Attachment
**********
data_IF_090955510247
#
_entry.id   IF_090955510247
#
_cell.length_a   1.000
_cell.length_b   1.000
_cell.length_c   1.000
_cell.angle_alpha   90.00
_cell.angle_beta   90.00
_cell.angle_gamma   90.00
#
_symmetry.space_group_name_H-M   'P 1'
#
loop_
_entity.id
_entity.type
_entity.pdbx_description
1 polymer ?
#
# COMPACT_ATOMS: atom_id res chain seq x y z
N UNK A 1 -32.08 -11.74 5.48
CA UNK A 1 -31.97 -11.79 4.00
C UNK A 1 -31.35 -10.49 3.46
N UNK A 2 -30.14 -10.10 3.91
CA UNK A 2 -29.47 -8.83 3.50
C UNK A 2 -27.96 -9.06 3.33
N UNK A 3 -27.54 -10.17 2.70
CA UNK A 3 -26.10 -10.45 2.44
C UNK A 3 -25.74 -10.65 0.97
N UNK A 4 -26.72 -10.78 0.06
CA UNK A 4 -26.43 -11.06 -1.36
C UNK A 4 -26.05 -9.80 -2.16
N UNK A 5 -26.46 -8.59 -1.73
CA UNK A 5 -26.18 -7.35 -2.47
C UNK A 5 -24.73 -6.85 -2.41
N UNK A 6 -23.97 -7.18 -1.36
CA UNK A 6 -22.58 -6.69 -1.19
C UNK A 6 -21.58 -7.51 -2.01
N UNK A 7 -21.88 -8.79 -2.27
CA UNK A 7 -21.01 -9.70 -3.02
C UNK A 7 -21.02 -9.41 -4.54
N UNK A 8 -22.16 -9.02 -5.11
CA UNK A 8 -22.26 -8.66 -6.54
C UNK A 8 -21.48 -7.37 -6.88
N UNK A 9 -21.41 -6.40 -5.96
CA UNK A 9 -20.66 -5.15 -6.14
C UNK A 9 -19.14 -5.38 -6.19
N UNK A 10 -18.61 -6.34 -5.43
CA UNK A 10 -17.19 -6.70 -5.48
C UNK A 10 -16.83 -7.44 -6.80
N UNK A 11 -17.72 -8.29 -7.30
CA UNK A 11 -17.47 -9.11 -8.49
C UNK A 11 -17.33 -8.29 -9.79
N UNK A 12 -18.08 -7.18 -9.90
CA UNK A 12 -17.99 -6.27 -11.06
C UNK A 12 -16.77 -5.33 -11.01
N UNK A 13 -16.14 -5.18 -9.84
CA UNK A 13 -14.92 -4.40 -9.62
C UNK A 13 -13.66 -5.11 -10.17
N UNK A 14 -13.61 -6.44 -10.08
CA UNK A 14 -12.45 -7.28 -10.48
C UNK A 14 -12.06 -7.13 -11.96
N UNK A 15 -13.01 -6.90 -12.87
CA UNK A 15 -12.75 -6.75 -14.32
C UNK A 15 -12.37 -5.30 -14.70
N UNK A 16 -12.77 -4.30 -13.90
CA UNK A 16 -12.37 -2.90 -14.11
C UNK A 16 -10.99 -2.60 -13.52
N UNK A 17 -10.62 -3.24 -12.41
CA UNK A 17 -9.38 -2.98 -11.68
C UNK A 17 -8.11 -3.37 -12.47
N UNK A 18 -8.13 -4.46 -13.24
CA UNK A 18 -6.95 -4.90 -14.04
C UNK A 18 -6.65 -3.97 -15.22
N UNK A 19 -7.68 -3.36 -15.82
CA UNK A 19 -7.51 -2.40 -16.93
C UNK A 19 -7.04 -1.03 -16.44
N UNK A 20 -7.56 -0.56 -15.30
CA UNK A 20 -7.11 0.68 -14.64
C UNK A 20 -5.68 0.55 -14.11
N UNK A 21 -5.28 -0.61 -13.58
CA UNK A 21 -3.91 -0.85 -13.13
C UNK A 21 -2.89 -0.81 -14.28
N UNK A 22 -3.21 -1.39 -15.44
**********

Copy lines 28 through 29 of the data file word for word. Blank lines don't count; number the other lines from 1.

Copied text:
CA UNK A 3 -26.10 -10.45 2.44
C UNK A 3 -25.74 -10.65 0.97